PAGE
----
They still look like the same to me even after reading the manual. Could you anyone please tell me the difference.
With cont gives an input to the inner proc @r4356th
Thank you but could you please show me an example?
It's not that the procedure is different; it's that its input is different. The procedure is called with the future of the process in which it is called as an input. That's a pretty magical idea; we take everything that's going to happen after this procedure finishes, sort of wrap it up in a box, and present it to the procedure itself. There are two kinds of things that the procedure can do with its continuation. One, it can invoke the continuation itself to break out of its own code; that's how CATCH and THROW work. Two, it can put the continuation in an external data structure, a global variable or a list, and then any process can revive this process, even after the procedure has returned and then entire script is done. That's how you build a multithreaded computation, for example. Those two examples are worked out in the manual; you should read them and then ask a more specific question if there's something you don't understand.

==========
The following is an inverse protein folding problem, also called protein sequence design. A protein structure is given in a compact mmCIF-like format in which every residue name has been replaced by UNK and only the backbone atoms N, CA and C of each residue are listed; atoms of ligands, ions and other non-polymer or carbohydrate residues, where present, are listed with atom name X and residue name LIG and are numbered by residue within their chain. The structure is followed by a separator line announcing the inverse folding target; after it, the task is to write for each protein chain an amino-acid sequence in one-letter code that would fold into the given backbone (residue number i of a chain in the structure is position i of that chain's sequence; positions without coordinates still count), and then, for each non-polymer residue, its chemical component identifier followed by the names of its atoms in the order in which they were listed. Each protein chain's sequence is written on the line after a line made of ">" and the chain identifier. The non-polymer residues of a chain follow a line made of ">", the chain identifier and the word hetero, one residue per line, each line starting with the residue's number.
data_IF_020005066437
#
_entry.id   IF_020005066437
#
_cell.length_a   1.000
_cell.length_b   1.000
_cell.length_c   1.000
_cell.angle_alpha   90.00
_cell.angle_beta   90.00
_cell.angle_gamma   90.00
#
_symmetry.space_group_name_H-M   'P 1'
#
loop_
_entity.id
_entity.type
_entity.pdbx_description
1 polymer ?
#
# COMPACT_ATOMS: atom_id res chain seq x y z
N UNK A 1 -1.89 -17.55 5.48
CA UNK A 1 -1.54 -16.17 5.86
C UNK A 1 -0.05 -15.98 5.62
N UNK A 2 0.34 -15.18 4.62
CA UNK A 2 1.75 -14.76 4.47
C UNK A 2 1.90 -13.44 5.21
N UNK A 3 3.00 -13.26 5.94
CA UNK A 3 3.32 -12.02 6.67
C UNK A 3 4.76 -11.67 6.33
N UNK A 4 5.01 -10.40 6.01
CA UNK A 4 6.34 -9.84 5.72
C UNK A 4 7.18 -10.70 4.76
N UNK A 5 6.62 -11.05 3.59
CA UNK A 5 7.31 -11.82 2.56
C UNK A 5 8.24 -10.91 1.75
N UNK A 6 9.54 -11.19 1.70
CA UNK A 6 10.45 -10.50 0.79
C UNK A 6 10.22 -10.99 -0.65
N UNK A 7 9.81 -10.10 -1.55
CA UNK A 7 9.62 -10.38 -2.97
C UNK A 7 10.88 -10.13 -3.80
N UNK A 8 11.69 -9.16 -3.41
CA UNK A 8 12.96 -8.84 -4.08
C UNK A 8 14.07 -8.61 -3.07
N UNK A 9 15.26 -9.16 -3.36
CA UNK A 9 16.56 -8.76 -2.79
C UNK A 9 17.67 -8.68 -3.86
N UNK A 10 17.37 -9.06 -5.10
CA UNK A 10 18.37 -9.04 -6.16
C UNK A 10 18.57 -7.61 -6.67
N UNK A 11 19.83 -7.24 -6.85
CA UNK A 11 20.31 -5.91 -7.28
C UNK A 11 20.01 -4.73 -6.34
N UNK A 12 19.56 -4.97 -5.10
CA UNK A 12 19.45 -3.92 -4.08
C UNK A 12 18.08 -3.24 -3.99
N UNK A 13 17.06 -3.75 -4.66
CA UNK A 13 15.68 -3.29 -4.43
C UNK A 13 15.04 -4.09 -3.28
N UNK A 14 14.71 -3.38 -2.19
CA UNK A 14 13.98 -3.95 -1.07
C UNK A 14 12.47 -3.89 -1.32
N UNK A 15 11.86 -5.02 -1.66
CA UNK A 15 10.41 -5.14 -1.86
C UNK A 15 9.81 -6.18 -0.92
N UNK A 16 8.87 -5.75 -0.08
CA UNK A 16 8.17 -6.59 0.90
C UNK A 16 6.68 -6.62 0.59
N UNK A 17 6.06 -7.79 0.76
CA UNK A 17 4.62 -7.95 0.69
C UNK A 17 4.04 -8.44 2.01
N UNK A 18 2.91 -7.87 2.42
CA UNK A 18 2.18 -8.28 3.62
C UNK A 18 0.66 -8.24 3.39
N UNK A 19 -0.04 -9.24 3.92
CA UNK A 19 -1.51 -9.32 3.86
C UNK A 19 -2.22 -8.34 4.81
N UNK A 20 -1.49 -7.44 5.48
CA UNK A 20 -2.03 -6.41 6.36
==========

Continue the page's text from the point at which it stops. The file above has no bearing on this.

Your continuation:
In the original post, I have said,
I am very confused with this part.
I am confused with this part, too.
Maybe I need a different example.
Sorry, I should have made it clear that I did remember you saying you'd read the manual, but I was suggesting rereading those examples in light of this discussion.
Hmm, maybe this will help... Make a global variable foo and try running these:
You should see that the procedure in the call/cc knows who's calling it.
I'll use run and run with continuation since those might be easier to understand than call with continuation.
So, with the regular run block, there are two inputs: the input for the command to run, and the input to that command.
This script runs like how it looks like it would run: it has the sprite think "input" for 2 seconds, then has it say "I am the continuation of the run block." for 4 seconds.
The continuation of any block is any computational work done after it. So, the continuation of the run block is the say block, as that is what needs to be done next in the script.
The run with continuation block is the same as the run block, but the input is the continuation. Looking back at our example, here's the run with continuation variant.
What happens here is that the sprite will think the say block that comes afterwards. And then it will say the thing.